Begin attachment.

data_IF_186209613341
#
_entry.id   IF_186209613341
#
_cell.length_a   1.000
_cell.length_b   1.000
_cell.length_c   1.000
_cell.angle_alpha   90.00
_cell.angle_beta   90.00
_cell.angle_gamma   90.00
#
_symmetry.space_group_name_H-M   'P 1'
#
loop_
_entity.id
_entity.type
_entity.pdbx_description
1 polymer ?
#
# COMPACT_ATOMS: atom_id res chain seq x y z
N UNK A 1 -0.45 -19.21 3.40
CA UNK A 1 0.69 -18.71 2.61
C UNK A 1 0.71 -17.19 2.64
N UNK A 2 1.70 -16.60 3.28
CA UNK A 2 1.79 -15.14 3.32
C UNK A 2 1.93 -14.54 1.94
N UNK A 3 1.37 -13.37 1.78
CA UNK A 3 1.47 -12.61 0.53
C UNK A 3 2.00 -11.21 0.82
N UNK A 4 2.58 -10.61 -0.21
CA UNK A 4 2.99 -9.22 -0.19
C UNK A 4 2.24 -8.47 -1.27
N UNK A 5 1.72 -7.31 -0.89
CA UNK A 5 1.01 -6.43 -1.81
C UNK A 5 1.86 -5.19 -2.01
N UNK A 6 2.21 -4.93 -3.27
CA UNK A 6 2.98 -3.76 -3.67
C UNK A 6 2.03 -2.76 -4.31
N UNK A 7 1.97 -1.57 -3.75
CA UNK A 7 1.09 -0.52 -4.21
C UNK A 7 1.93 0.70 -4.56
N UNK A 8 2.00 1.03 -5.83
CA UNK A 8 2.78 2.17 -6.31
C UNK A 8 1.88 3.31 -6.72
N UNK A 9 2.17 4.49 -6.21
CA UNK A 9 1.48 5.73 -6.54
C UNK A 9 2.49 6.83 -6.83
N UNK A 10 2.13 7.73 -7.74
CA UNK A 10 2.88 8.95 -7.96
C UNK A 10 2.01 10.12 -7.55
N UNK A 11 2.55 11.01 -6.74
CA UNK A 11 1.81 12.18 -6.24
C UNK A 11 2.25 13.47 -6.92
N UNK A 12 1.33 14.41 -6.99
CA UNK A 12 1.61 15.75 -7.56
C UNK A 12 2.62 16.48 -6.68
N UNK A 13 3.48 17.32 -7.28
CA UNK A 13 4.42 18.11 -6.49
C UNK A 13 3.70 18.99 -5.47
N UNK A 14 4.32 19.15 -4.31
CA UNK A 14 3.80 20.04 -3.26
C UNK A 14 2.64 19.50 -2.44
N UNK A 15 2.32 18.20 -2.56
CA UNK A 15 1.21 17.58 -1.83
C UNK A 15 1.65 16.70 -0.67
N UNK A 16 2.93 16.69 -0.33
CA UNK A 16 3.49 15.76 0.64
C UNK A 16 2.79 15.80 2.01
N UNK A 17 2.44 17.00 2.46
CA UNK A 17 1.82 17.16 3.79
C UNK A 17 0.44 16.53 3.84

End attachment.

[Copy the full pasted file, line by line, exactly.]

data_IF_186209613341
#
_entry.id   IF_186209613341
#
_cell.length_a   1.000
_cell.length_b   1.000
_cell.length_c   1.000
_cell.angle_alpha   90.00
_cell.angle_beta   90.00
_cell.angle_gamma   90.00
#
_symmetry.space_group_name_H-M   'P 1'
#
loop_
_entity.id
_entity.type
_entity.pdbx_description
1 polymer ?
#
# COMPACT_ATOMS: atom_id res chain seq x y z
N UNK A 1 -0.45 -19.21 3.40
CA UNK A 1 0.69 -18.71 2.61
C UNK A 1 0.71 -17.19 2.64
N UNK A 2 1.70 -16.60 3.28
CA UNK A 2 1.79 -15.14 3.32
C UNK A 2 1.93 -14.54 1.94
N UNK A 3 1.37 -13.37 1.78
CA UNK A 3 1.47 -12.61 0.53
C UNK A 3 2.00 -11.21 0.82
N UNK A 4 2.58 -10.61 -0.21
CA UNK A 4 2.99 -9.22 -0.19
C UNK A 4 2.24 -8.47 -1.27
N UNK A 5 1.72 -7.31 -0.89
CA UNK A 5 1.01 -6.43 -1.81
C UNK A 5 1.86 -5.19 -2.01
N UNK A 6 2.21 -4.93 -3.27
CA UNK A 6 2.98 -3.76 -3.67
C UNK A 6 2.03 -2.76 -4.31
N UNK A 7 1.97 -1.57 -3.75
CA UNK A 7 1.09 -0.52 -4.21
C UNK A 7 1.93 0.70 -4.56
N UNK A 8 2.00 1.03 -5.83
CA UNK A 8 2.78 2.17 -6.31
C UNK A 8 1.88 3.31 -6.72
N UNK A 9 2.17 4.49 -6.21
CA UNK A 9 1.48 5.73 -6.54
C UNK A 9 2.49 6.83 -6.83
N UNK A 10 2.13 7.73 -7.74
CA UNK A 10 2.88 8.95 -7.96
C UNK A 10 2.01 10.12 -7.55
N UNK A 11 2.55 11.01 -6.74
CA UNK A 11 1.81 12.18 -6.24
C UNK A 11 2.25 13.47 -6.92
N UNK A 12 1.33 14.41 -6.99
CA UNK A 12 1.61 15.75 -7.56
C UNK A 12 2.62 16.48 -6.68
N UNK A 13 3.48 17.32 -7.28
CA UNK A 13 4.42 18.11 -6.49
C UNK A 13 3.70 18.99 -5.47
N UNK A 14 4.32 19.15 -4.31
CA UNK A 14 3.80 20.04 -3.26
C UNK A 14 2.64 19.50 -2.44
N UNK A 15 2.32 18.20 -2.56
CA UNK A 15 1.21 17.58 -1.83
C UNK A 15 1.65 16.70 -0.67
N UNK A 16 2.93 16.69 -0.33
CA UNK A 16 3.49 15.76 0.64
C UNK A 16 2.79 15.80 2.01
N UNK A 17 2.44 17.00 2.46
CA UNK A 17 1.82 17.16 3.79
C UNK A 17 0.44 16.53 3.84